What woman has the right to travel safely to escape violence, with or without a passport?

When 17-year-old Aminata fled Guinea Conakry, she did not have a passport. One of her teachers helped her to break free from a cycle of constant domestic rape and sexual assault. The helping hand handed her to a smuggler, who was also her torturer. He raped her and, once in Paris, stole her ID documents. This is how she landed in France with only her school card in her pocket. In 2012, Aminata applied for asylum.

She joined the cohort of vulnerable and isolated migrants targeted by Afro Beauty salon owners and managers in search of cheap and vulnerable workers in the “Château d’eau” area of Paris. The conditions of work were unspeakable and their wages not paid.

After 11 months of struggle supported by the CGT union, the workers finally managed to receive their salary and proper documentation. Minister of the Interior Bernard Cazeneuve promised Aminata that she would receive her “titre de sejour,” her temporary work permit necessary to stabilize her situation, now that she finally holds a regular job.

The day she was supposed to receive her permit, she was arrested and detained for 3 days.

She was accused of having provided a false passport. Aminata could not have a passport without returning to Guinea where she would have been in danger, and so she authorized a relative to secure her passport. Aminata never had any control over the process and is now accused of not providing a valid passport.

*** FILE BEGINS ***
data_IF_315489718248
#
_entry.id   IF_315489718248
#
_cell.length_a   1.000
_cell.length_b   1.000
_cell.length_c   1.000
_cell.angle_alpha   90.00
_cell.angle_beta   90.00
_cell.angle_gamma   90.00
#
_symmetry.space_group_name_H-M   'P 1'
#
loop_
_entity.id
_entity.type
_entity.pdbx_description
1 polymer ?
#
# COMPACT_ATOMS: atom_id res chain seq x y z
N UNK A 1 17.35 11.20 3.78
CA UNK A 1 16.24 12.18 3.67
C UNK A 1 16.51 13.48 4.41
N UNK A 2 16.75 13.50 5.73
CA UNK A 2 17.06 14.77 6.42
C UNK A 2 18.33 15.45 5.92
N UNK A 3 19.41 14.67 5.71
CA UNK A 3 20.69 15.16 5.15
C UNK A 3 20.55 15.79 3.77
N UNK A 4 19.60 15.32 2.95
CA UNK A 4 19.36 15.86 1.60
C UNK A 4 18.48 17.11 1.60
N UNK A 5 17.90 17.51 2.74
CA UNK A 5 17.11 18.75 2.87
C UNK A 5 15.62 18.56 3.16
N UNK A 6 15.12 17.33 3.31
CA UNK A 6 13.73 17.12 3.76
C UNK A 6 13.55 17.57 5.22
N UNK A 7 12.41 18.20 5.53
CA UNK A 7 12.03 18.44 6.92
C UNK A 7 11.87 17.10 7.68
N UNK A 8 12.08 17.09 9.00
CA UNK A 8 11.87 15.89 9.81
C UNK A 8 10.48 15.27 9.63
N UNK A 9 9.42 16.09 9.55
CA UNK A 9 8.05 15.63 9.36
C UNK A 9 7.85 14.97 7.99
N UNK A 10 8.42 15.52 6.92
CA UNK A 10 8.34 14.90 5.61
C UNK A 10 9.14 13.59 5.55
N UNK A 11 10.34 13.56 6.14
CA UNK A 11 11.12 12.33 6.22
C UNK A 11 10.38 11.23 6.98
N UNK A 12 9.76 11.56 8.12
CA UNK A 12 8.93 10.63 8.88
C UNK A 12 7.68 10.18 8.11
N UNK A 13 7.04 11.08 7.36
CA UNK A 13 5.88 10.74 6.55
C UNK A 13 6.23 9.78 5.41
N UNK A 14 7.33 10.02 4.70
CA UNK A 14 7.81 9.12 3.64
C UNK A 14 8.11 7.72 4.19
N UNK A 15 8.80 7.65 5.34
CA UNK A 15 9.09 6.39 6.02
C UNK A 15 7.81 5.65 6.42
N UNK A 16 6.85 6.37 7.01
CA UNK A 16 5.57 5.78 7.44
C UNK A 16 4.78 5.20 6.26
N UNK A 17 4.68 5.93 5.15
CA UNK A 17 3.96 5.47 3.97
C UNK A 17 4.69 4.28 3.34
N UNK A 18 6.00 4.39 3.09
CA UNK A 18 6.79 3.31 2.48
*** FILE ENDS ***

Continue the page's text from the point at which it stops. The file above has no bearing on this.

Who is going to bring to court the ones who have created this situation in the first place?

The CGT Union, who defended her and her colleagues last year against the “chateau d’eau” mafia, is now organizing to defend her rights to keep working in France, simply to have access to a decent life without sexual assault or work abuse. A petition is circulating to demand that the victim does not become the accused.

Having a passport or traveling documents is the biggest challenge for the most vulnerable populations like Aminata, especially those, mostly women, who are escaping violence. The differential of rights is growing as much as financial inequalities are rising, making violence more acceptable than rights. Who is going to defend the dignity of “the wretched of the earth”? Who has the right to travel safely to escape violence, with or without a passport?

 

(Photo Credit: l’Humanité)

About Brigitte Marti

Brigitte Marti is an organizer researcher who has worked on reproductive rights and women's health initiatives in France and in the European Union and on women prisoners' issues in the United States. She is a member of Women Included, a new transnational feminist collective, that is part of the Women 7, a coalition that advocates for the inclusion of women's rights in the G7.